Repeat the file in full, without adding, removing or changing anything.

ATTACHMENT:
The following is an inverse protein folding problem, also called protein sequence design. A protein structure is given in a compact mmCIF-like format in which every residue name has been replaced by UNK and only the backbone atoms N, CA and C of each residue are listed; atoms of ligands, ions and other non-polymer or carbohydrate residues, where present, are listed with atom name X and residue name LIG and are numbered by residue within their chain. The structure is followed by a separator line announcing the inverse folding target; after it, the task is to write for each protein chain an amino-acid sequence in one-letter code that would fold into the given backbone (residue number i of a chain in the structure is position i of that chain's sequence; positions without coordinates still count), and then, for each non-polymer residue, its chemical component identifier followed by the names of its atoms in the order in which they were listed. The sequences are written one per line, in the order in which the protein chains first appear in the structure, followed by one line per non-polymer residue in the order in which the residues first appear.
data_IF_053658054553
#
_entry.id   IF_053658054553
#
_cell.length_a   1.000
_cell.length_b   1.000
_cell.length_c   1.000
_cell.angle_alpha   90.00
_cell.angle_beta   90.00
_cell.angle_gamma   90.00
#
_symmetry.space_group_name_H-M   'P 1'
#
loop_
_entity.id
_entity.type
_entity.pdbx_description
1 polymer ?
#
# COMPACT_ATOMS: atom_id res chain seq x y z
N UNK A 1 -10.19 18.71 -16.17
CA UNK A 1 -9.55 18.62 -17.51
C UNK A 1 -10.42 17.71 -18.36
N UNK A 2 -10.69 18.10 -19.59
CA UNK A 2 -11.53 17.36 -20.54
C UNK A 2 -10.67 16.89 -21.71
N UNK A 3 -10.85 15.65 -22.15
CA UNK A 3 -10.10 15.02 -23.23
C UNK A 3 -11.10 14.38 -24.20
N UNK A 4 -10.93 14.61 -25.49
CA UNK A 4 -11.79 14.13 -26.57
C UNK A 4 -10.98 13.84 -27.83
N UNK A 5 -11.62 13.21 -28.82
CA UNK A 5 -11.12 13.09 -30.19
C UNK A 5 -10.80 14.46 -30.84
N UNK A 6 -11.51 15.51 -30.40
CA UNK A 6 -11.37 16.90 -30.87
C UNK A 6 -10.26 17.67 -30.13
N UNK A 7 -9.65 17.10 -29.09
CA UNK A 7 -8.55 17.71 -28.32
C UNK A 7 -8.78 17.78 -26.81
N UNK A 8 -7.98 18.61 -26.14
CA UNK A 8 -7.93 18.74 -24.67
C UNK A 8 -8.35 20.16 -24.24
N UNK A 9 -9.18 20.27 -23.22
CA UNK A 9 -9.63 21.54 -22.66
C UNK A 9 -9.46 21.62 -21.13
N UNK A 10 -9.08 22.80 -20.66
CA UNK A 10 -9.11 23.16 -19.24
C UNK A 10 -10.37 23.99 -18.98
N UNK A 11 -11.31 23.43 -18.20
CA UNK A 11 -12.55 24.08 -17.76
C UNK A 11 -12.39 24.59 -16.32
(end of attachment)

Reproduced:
The following is an inverse protein folding problem, also called protein sequence design. A protein structure is given in a compact mmCIF-like format in which every residue name has been replaced by UNK and only the backbone atoms N, CA and C of each residue are listed; atoms of ligands, ions and other non-polymer or carbohydrate residues, where present, are listed with atom name X and residue name LIG and are numbered by residue within their chain. The structure is followed by a separator line announcing the inverse folding target; after it, the task is to write for each protein chain an amino-acid sequence in one-letter code that would fold into the given backbone (residue number i of a chain in the structure is position i of that chain's sequence; positions without coordinates still count), and then, for each non-polymer residue, its chemical component identifier followed by the names of its atoms in the order in which they were listed. The sequences are written one per line, in the order in which the protein chains first appear in the structure, followed by one line per non-polymer residue in the order in which the residues first appear.
data_IF_053658054553
#
_entry.id   IF_053658054553
#
_cell.length_a   1.000
_cell.length_b   1.000
_cell.length_c   1.000
_cell.angle_alpha   90.00
_cell.angle_beta   90.00
_cell.angle_gamma   90.00
#
_symmetry.space_group_name_H-M   'P 1'
#
loop_
_entity.id
_entity.type
_entity.pdbx_description
1 polymer ?
#
# COMPACT_ATOMS: atom_id res chain seq x y z
N UNK A 1 -10.19 18.71 -16.17
CA UNK A 1 -9.55 18.62 -17.51
C UNK A 1 -10.42 17.71 -18.36
N UNK A 2 -10.69 18.10 -19.59
CA UNK A 2 -11.53 17.36 -20.54
C UNK A 2 -10.67 16.89 -21.71
N UNK A 3 -10.85 15.65 -22.15
CA UNK A 3 -10.10 15.02 -23.23
C UNK A 3 -11.10 14.38 -24.20
N UNK A 4 -10.93 14.61 -25.49
CA UNK A 4 -11.79 14.13 -26.57
C UNK A 4 -10.98 13.84 -27.83
N UNK A 5 -11.62 13.21 -28.82
CA UNK A 5 -11.12 13.09 -30.19
C UNK A 5 -10.80 14.46 -30.84
N UNK A 6 -11.51 15.51 -30.40
CA UNK A 6 -11.37 16.90 -30.87
C UNK A 6 -10.26 17.67 -30.13
N UNK A 7 -9.65 17.10 -29.09
CA UNK A 7 -8.55 17.71 -28.32
C UNK A 7 -8.78 17.78 -26.81
N UNK A 8 -7.98 18.61 -26.14
CA UNK A 8 -7.93 18.74 -24.67
C UNK A 8 -8.35 20.16 -24.24
N UNK A 9 -9.18 20.27 -23.22
CA UNK A 9 -9.63 21.54 -22.66
C UNK A 9 -9.46 21.62 -21.13
N UNK A 10 -9.08 22.80 -20.66
CA UNK A 10 -9.11 23.16 -19.24
C UNK A 10 -10.37 23.99 -18.98
N UNK A 11 -11.31 23.43 -18.20
CA UNK A 11 -12.55 24.08 -17.76
C UNK A 11 -12.39 24.59 -16.32